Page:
In a drawing such as this one, the upward arrow denotes water evaporating from the lake and rising toward the cloud. Does all the evaporated water end up in a cloud? The answer is no. The evaporated water goes all over the place. Most of the water in the atmosphere is invisible water vapor—not clouds— and less than 1% of the mass of water in the air falls as precipitation!
As water vapor, the water molecules move in random directions. Because they move randomly, all over the place, not all of the evaporated water winds up in a cloud. In fact, some of the water molecules may even return to the lake and rejoin other molecules in the liquid state (see figure 12).
What’s happening to water molecules when clouds are formed? Do the water molecules go inside the clouds? Do they make up the clouds? In what state of matter is the water in clouds? We’ll learn more about cloud formation in the next section about condensation.
Figure 12. Appropriate diagram of evaporating water
© 2017 CPP and BSCS 14 RESPeCT Grade 5 Water Cycle Module
STOP AND THINK What new ideas do you have about the questions you considered at the beginning of this section? • Why does water evaporate in direct sunlight? • Why can water still evaporate in the dark? • Where does evaporated water go? Does all of it end up in a cloud?
1.5 Condensation Think back to what you learned in the previous section about the movement of water molecules and the addition of thermal energy. Now we’re going to build on those ideas and apply them in answering the following Stop and Think questions, which all relate to condensation.
STOP AND THINK Consider these questions: • If you put a cold glass of lemonade on the table, why doesn’t a cloud form right above the glass? • How do clouds form? • Why do you see dew on the grass on some mornings? • How do you get rid of the “fog” on your car windshield?
We learned in the previous section about evaporation that adding thermal energy (by heating) causes water molecules to change from liquid to water vapor. This change of state takes place because heating causes water molecules to move faster so that more of them escape the surface and disperse into the air as water vapor.
What happens when you cool water or take thermal energy away? When you cool water, you remove thermal energy so that the molecules slow down. This is sometimes a difficult concept for students to understand. Students view cold or coldness as a trait of a material object (a thing) rather than as a result of heat transfer occurring between two objects of different temperatures. For example, a student may state that “a refrigerator has coldness” or “the condensation on the outside of the cup is due to the coldness coming out.” However, coldness is everyday language used to describe the amount of heat an object has. When an object is cold, it simply means it doesn’t have a lot of heat—or put another way, it doesn’t have a lot of thermal energy.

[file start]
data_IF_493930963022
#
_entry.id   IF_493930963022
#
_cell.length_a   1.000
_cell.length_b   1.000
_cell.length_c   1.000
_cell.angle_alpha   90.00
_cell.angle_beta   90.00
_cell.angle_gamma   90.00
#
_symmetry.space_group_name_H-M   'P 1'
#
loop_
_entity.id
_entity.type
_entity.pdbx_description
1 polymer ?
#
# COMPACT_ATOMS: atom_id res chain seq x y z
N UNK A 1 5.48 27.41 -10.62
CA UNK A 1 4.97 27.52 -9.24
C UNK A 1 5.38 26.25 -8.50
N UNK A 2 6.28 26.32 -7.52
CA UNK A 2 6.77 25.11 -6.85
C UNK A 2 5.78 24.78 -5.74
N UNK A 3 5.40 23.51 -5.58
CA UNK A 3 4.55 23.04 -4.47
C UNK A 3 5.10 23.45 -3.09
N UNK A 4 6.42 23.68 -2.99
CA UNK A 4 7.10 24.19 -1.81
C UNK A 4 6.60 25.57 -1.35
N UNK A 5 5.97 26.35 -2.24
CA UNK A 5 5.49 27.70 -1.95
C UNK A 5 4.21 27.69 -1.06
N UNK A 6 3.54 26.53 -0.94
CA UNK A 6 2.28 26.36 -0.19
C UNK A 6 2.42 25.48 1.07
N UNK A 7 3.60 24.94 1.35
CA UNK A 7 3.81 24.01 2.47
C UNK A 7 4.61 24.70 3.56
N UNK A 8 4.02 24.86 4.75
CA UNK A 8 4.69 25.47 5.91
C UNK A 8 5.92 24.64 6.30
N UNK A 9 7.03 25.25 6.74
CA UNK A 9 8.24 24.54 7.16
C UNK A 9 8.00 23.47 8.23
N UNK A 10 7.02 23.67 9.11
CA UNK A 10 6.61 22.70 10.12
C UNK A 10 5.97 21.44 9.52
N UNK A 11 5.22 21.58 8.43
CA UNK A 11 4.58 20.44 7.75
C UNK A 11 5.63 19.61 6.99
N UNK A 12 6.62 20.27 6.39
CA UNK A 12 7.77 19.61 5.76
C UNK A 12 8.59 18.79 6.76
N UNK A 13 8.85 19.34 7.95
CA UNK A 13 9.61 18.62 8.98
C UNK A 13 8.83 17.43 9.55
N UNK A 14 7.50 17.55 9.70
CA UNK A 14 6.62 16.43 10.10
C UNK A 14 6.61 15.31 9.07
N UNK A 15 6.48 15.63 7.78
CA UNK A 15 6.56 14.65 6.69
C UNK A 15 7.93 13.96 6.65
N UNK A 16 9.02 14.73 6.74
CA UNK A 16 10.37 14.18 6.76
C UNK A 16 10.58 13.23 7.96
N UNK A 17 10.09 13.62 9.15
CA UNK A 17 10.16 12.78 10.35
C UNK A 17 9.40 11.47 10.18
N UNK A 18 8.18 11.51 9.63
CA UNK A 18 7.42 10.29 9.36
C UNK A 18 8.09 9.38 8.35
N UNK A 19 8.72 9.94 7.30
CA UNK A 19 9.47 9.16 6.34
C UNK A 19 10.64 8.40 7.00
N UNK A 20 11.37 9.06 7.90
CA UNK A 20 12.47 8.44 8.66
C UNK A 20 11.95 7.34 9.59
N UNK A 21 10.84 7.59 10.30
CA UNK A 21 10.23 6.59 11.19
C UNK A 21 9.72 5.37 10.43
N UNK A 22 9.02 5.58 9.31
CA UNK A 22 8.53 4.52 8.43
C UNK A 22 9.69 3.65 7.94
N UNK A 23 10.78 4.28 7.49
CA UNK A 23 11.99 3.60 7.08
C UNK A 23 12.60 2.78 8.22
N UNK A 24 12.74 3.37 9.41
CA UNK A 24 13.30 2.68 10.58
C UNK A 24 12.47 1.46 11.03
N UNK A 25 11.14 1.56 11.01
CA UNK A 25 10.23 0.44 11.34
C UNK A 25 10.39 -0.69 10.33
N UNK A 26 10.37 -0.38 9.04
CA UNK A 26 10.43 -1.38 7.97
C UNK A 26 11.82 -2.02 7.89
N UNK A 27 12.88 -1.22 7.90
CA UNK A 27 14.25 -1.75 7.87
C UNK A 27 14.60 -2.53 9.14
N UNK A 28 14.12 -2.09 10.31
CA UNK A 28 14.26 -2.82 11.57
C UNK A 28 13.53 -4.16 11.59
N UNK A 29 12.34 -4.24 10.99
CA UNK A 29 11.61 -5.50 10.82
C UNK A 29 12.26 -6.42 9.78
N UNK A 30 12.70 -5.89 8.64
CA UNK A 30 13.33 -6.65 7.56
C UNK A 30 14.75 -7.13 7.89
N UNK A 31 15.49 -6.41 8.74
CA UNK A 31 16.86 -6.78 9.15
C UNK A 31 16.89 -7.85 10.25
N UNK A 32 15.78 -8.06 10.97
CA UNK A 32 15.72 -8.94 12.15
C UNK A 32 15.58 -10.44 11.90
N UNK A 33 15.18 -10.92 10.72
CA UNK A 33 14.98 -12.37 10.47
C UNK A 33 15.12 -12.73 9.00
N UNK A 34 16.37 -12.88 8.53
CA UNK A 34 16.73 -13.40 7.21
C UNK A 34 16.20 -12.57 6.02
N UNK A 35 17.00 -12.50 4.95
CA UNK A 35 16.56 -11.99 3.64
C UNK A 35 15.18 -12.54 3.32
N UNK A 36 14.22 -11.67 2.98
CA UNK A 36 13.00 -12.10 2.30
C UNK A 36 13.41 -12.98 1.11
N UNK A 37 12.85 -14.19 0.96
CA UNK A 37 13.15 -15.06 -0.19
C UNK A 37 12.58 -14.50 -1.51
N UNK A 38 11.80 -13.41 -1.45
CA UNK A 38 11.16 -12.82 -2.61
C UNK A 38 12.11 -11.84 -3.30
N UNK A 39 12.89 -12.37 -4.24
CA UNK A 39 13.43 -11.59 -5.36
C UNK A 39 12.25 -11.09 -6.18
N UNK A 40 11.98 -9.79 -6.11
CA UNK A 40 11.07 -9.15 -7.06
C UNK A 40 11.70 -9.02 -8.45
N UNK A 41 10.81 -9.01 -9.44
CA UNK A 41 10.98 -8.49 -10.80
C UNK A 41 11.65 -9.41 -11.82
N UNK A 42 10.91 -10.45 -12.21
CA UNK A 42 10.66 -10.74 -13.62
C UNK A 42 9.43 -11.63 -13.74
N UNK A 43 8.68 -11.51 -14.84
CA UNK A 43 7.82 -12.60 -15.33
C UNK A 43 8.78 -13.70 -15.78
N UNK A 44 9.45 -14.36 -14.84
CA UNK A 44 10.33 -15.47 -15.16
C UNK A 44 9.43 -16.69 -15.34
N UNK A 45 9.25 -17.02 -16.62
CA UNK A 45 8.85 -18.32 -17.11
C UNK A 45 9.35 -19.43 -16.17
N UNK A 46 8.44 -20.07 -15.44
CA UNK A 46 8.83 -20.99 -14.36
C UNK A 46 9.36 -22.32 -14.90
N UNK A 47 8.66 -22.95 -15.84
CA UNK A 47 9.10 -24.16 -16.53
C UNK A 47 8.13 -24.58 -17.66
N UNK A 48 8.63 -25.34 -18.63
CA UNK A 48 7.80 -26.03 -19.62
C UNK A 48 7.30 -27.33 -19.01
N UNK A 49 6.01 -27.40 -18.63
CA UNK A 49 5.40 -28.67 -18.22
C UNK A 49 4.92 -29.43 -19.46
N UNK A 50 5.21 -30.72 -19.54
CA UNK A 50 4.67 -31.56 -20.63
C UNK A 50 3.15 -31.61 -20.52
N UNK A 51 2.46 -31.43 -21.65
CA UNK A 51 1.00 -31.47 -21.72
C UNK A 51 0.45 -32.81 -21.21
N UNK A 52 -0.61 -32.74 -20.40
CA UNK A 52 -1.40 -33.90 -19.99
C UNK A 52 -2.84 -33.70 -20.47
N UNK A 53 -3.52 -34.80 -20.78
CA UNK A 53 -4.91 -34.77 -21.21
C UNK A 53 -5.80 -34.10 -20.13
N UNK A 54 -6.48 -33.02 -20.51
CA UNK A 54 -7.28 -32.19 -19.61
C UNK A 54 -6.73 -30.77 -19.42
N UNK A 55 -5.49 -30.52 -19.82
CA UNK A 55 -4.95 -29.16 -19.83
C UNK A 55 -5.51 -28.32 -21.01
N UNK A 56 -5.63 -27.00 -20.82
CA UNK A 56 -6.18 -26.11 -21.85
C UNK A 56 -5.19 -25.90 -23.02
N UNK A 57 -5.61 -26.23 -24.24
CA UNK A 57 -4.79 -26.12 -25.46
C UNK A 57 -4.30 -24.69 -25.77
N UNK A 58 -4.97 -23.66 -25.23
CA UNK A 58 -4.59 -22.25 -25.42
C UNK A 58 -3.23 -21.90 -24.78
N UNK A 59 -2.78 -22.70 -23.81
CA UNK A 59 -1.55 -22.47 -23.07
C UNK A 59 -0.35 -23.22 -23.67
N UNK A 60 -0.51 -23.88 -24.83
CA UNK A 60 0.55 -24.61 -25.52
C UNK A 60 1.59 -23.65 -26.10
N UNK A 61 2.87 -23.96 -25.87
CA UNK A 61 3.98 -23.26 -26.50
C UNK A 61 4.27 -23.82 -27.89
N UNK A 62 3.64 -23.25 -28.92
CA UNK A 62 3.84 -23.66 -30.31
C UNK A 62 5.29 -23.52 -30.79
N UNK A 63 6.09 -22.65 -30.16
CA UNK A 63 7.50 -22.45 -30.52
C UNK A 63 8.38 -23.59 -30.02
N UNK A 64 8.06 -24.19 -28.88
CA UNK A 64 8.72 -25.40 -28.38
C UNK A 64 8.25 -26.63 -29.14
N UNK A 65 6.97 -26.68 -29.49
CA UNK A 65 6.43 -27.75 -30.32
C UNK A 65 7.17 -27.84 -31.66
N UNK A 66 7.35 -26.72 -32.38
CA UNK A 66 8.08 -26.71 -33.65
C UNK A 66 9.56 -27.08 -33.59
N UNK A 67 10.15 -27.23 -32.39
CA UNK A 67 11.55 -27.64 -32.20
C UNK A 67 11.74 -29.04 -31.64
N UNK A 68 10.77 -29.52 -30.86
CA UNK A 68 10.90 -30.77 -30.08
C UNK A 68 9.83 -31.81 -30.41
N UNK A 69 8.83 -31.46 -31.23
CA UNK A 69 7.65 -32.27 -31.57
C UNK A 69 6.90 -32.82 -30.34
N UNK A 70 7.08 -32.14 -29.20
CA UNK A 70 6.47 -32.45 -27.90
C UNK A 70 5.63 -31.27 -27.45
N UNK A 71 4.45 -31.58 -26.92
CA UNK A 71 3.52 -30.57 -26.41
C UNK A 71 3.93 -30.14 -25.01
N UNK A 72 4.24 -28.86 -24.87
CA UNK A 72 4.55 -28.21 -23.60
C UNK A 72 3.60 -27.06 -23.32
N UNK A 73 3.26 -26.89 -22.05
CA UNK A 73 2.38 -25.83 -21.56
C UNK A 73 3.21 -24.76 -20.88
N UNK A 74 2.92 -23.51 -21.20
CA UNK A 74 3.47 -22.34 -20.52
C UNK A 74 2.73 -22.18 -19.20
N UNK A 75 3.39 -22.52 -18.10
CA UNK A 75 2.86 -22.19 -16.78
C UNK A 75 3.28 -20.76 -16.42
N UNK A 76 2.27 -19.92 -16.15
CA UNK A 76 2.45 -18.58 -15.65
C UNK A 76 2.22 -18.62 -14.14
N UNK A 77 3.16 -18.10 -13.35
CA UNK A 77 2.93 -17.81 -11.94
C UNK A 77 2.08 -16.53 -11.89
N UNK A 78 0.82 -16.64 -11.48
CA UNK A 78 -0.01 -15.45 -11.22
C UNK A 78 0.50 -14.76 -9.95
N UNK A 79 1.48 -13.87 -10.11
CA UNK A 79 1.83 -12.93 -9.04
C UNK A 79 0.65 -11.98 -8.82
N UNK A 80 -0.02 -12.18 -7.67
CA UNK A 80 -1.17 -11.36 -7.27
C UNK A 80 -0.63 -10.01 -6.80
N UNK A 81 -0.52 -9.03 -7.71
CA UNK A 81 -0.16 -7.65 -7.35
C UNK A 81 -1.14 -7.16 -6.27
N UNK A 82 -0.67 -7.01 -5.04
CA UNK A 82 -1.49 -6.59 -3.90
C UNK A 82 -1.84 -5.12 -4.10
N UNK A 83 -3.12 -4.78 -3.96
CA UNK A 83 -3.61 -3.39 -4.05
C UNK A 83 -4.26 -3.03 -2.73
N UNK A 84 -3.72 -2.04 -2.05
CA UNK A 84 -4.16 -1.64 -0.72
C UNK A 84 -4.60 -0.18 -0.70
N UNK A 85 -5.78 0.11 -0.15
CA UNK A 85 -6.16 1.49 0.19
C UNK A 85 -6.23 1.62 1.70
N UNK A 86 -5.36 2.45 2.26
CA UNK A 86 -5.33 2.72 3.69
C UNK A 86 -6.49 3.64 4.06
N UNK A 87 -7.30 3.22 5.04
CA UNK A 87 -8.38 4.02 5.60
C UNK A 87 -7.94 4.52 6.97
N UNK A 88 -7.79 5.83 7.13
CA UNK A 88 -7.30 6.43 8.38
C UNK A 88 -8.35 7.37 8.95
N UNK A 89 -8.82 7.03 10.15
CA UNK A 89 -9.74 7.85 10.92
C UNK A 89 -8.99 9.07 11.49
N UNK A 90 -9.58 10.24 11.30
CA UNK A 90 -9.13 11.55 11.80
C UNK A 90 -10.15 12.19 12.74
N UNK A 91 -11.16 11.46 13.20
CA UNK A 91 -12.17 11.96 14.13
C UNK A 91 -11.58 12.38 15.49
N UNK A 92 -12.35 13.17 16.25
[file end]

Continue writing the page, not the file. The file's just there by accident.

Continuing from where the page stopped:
Do We Measure Cold? To scientists there is no such thing as “cold.” There is simply more or less heat. When we describe something as cold, it’s usually in comparison to some other physical thing (for example, when we say the pool or lake water is cold, we’re comparing it to ourselves or the outside air). If we aren’t comparing one object to another object of a different temperature, then we talk about cold in the same way we talk about heat. If you (or your students) talk about how cold something is, you’re referring to how much heat is not in the object or material. If cold is a reflection of temperature and temperature is a measure of average kinetic energy of molecules, then cold objects have less-energetic, or slower- moving, molecules than warm objects.
© 2017 CPP and BSCS 15 RESPeCT Grade 5 Water Cycle Module Cooling liquid water to 0 degrees Celsius causes the water molecules to slow down so much, they can arrange themselves in a rigid, lattice-like structure. Once they lock into this structure, the molecules can no longer move past one another; they only vibrate in place. This process of changing from a liquid to a solid is known as freezing (see figure 13).
Liquid (Water) Solid (Ice)
Figure 13. Freezing
Students probably have prior knowledge about freezing from making ice cubes or ice pops. What other common examples of freezing can you think of to help students make connections to everyday experiences?
Another process that involves a change of state with the loss of thermal energy is called condensation (see figure 14). Condensation is when gas changes to liquid. In the case of water, water vapor changes to liquid water. What’s happening in condensation is very similar to what’s happening in freezing. The molecules of water vapor slow down, move closer, and are loosely attracted through hydrogen bonds. They aren’t locked in place (meaning, they didn’t cool to 0 degrees Celsius), so in the liquid state, they can still slide past one another and change their positions.
Gas (Water Vapor) Liquid (Water)
(Not to scale)
Figure 14. Condensation
© 2017 CPP and BSCS 16 RESPeCT Grade 5 Water Cycle Module Liquid water is about 1,500 times denser than water vapor when both are the same temperature and volume. We couldn’t easily represent in a diagram how much more space a given amount of liquid water (a liter, for example) would take up as a gas. But we do want to show that it would take up a lot more space. So paint a picture in your mind of a liter bottle of liquid water. (Imagine half a 2-liter soft-drink bottle). Now picture that liter of water spread out over 1,500 times the space—that’s what it does when it evaporates.